Olivia gives you insight into her Santagostino 12gg Industrial hand flat Knitting Machine on which she designs and makes everything.
What does the name mean?
Santagostino is the brand of machine. It was an Italian company who used to make hand flat industrial knitting machines. Other brands you might hear of are are Dubied (Swiss) and Protti (Italian).
The 12gg refers to the gauge of the machine. This means that for my machine, there are 12 needles per inch on the needle bed. When the gauge is this high it means that the needles are very slender and packed together, meaning you create a fine piece of knitting. If you wanted to create chunky, thicker knitting, you would use a machine with a lower gauge, such as a 4gg.
How does it work?
This machine is totally mechanical and works by manually moving the carriage containing the yarn across the needle bed. As the carriage passes over each individual in action needle, the needle is pulled up and creates a loop from the yarn. As you progress, the knitted fabric appears below the needle beds.
By changing the colour and type of yarn, transferring stitches and selecting different knobs and bolts on the carriage, you can create a myriad of different stitches. The possibilities really are endless of designs you can creating by experimenting and combining different stitches and techniques together.
Where did it come from?
This machine was originally made 50-100 years ago and was reconditioned prior to me buying it. It is a very special piece of equipment as Knitting machines are not really made in this way any more so old ones like this are becoming more and more rare. The hand flat industrials are what used to be used everywhere in the knitting industry, however due to technological developments, the industry now uses digitalised larger versions of these machines to increase production output. The companies who design and make industrial knitting machines today only create electronic machines. With the exception of one or two bigger fashion houses who use the old hand flats to sample on, most hand flat industrials are now only used in art colleges and universities and by small, independent brands who don’t create mass produced collections.
How did you learn to use it?
I learnt to use the Industrial hand flat knitting machine whilst I was at Chelsea College of Art & Design. I specialised in knitwear and after being taught on the domestic knitting machines, we were introduced to the big bad industrials! It is incredibly hard to do anything on these machines at first as there is a lot of skill and intuition that is needed to use them which only comes with time and practise. I remember so clearly the first lesson I had being shown how to use the industrials and everyone in the class was so frustrated; none of us could knit anything that wasn’t laddered or just fell off the machine completely! However, the difficulty intrigued me and I decided that I wanted to learn how to master this piece of equipment, so from that point on I created all of my work on the industrial hand flats. It was a tricky journey! I remember specifically creating a sample which was very delicate and time consuming, I had worked on the piece for about 7 hours in total and as I was casting off I slightly lost focus, dropped a couple of stitches, the whole piece laddered, fell off the machine and crashed to the ground and I sat on the floor and cried!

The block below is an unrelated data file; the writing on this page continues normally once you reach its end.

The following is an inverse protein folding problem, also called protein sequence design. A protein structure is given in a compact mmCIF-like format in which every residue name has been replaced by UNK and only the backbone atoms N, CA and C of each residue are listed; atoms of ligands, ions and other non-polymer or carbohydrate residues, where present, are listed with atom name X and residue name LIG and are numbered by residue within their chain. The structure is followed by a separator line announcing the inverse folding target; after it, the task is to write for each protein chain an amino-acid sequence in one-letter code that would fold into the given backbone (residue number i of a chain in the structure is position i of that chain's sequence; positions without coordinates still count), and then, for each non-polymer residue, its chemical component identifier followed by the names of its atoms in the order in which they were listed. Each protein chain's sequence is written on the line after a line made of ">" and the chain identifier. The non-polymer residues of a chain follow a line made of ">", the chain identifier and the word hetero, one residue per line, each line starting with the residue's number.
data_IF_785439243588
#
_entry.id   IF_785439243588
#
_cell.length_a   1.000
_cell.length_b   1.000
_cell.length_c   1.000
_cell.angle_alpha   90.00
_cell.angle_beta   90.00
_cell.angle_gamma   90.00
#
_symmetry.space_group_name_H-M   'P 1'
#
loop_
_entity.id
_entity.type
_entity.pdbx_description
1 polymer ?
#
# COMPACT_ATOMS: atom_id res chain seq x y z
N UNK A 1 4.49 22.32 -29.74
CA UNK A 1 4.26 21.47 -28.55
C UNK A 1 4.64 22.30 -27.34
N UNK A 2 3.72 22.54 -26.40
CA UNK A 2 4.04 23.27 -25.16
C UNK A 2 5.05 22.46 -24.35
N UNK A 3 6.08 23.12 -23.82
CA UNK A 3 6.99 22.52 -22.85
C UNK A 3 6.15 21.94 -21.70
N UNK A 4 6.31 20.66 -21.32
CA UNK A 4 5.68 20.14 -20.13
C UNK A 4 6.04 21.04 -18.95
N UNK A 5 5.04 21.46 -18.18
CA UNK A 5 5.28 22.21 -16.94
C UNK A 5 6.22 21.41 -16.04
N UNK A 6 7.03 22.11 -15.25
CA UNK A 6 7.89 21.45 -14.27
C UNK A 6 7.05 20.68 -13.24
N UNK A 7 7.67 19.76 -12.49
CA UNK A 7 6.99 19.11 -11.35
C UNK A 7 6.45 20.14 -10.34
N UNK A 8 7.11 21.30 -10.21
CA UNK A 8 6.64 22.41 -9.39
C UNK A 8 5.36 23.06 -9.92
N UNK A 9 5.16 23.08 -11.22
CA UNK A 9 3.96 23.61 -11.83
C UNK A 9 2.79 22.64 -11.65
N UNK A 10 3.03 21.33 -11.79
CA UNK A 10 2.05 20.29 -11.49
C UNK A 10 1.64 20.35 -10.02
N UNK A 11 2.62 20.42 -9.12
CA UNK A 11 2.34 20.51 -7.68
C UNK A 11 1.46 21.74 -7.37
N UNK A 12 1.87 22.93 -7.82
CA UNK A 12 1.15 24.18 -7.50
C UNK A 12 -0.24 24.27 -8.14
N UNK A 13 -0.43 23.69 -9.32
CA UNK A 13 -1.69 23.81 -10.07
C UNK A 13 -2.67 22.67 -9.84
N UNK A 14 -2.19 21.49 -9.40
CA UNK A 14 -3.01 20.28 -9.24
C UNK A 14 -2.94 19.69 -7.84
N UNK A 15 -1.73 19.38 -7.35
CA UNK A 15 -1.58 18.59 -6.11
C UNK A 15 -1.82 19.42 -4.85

I am much more skilled and confident now and am also better and noticing the signs that something isn’t quite right with the machine, the yarn or the tension and may lead to something going wrong. However even now after 3 years at university and 3 years owning my own machine, there is still so much to learn. It is what fascinates me about knitting in this way, you are always improving and you won’t ever know everything.